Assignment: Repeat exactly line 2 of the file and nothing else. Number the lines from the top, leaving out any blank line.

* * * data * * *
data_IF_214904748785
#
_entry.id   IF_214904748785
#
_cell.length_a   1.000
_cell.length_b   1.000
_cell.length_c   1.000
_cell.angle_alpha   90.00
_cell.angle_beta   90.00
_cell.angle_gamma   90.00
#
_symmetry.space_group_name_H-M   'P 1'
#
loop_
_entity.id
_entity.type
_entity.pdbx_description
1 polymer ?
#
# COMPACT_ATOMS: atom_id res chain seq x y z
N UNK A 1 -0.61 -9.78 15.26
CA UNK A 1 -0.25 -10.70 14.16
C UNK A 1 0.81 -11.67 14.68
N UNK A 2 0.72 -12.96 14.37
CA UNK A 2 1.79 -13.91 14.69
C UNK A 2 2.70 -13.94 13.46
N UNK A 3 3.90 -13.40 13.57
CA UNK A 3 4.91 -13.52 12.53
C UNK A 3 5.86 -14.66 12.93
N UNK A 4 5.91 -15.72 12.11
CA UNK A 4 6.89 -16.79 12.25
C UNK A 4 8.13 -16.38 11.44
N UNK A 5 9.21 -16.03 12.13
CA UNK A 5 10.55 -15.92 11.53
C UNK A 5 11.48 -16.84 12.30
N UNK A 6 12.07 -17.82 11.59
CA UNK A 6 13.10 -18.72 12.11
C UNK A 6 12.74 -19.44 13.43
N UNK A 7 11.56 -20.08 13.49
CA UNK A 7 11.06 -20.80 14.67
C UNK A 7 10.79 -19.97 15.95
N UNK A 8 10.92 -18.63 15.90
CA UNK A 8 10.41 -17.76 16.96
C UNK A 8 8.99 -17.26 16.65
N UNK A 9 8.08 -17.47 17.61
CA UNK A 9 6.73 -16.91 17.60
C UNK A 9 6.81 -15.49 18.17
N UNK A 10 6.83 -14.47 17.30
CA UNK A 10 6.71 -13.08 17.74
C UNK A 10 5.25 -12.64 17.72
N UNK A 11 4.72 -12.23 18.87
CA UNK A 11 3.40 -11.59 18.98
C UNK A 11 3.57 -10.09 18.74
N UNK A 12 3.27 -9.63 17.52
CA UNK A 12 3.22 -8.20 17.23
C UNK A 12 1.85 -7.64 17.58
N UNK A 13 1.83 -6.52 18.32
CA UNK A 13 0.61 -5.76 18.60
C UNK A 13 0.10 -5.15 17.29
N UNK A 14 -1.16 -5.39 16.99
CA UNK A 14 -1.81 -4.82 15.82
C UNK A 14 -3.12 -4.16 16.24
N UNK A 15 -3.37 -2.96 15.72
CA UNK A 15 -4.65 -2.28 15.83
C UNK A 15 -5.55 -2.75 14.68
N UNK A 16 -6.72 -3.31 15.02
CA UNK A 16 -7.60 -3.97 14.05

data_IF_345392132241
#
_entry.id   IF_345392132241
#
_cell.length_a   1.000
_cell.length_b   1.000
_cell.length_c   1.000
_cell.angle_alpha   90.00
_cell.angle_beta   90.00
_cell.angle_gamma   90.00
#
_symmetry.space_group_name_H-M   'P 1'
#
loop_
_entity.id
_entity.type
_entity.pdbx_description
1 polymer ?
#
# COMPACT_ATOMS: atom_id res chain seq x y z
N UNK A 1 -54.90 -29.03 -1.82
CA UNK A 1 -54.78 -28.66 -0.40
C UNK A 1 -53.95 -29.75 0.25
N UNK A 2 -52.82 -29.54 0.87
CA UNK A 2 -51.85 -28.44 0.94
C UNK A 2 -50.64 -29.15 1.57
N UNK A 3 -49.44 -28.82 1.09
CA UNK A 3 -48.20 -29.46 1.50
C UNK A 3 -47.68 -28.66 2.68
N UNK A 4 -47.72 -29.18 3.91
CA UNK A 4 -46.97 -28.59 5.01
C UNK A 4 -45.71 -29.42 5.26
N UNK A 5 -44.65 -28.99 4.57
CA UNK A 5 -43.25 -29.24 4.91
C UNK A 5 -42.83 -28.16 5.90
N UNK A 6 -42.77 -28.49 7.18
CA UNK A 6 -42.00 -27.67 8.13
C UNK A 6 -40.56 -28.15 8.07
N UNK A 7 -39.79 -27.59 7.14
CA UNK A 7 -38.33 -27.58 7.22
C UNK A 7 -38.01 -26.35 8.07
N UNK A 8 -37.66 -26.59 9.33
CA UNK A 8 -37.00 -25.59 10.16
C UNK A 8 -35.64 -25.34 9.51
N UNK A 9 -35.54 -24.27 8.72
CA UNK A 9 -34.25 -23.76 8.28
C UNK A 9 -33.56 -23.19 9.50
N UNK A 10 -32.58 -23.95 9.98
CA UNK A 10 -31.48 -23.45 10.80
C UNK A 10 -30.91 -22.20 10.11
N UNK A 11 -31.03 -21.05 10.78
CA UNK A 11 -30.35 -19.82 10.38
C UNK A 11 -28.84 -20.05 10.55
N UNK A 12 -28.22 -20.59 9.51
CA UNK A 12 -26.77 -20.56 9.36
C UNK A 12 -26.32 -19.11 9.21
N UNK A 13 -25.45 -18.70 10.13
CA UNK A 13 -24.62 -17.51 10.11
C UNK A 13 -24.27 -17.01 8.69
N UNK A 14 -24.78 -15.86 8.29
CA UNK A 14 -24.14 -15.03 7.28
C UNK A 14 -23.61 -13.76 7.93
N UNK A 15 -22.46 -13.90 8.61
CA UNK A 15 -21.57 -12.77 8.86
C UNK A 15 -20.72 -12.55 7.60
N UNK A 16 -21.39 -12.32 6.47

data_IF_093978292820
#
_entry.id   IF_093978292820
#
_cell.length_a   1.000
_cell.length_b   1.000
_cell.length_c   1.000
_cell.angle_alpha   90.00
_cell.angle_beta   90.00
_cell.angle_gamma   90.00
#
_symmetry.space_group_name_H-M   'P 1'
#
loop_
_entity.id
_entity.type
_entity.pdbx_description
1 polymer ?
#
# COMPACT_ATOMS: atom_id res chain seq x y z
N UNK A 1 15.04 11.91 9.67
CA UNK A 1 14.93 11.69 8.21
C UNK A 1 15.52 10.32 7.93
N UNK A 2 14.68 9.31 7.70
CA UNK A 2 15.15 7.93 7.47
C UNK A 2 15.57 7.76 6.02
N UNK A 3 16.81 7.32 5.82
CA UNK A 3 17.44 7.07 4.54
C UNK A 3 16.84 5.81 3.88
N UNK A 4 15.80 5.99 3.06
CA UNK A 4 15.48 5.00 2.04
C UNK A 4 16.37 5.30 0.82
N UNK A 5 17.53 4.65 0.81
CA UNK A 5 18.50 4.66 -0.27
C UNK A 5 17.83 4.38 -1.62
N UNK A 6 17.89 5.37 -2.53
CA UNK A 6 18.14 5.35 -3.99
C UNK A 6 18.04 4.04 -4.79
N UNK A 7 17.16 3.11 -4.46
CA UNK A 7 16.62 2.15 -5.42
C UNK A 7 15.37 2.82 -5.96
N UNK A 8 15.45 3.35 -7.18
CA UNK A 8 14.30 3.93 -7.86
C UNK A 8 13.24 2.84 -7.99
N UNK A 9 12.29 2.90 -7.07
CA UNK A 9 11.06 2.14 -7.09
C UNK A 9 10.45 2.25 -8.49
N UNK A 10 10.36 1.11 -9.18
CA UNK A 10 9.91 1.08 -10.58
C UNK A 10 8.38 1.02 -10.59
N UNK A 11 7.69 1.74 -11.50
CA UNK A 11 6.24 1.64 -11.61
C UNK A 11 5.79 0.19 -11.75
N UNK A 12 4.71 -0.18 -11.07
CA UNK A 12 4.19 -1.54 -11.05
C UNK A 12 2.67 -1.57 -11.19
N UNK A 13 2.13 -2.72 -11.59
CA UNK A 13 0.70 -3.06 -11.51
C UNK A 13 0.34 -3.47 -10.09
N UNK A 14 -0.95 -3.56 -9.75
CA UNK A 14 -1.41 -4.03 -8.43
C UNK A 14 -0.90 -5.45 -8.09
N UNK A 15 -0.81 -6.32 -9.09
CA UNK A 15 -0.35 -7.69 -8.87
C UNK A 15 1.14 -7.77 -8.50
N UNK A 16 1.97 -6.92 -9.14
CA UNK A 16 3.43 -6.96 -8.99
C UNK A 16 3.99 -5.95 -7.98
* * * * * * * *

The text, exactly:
#